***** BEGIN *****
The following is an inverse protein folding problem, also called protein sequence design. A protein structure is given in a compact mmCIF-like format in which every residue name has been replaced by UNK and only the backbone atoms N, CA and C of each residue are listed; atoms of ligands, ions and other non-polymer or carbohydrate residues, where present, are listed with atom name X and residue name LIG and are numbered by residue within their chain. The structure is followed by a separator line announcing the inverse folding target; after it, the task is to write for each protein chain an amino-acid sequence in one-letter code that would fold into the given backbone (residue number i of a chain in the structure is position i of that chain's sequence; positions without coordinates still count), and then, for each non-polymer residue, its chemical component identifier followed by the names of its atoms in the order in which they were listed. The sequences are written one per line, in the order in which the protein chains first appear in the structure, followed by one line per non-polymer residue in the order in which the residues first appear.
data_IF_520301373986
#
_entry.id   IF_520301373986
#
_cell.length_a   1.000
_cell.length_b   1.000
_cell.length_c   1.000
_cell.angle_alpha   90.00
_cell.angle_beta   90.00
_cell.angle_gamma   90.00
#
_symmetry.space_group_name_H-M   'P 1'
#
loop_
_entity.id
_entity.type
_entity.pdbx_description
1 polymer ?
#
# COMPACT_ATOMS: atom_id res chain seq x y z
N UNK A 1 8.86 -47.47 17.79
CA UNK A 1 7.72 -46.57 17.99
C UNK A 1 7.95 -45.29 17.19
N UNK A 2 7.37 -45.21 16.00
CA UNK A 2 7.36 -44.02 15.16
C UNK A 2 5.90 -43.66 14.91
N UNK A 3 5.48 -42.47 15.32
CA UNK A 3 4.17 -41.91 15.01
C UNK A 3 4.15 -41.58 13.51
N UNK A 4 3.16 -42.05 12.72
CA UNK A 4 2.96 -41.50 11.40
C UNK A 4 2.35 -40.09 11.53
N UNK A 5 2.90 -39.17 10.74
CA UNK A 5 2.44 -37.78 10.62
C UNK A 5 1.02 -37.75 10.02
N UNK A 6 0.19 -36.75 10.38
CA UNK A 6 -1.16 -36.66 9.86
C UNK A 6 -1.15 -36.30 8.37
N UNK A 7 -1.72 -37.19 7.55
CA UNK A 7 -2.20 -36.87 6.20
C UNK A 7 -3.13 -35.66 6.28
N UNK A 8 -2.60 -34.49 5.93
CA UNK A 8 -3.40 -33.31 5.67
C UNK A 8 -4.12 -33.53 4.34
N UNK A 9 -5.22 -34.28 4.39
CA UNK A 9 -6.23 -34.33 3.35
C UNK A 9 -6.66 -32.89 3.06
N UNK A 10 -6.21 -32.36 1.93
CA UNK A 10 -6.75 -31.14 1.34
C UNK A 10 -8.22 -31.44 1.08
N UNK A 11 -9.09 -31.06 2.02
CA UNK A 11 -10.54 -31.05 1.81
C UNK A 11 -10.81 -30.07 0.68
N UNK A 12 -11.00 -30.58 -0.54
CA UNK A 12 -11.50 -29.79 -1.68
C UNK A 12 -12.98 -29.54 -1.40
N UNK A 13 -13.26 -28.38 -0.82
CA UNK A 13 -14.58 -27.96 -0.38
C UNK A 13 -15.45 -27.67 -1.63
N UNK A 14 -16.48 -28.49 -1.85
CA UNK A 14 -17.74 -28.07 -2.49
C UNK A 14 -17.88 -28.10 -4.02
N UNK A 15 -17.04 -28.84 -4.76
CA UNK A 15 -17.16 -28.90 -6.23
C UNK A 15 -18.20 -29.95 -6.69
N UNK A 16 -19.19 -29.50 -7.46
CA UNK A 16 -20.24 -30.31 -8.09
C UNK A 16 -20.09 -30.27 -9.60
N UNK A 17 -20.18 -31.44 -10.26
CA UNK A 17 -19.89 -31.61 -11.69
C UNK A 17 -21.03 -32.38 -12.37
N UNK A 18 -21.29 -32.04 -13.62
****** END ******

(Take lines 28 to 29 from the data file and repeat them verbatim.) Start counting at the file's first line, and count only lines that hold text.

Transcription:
N UNK A 3 5.48 -42.47 15.32
CA UNK A 3 4.17 -41.91 15.01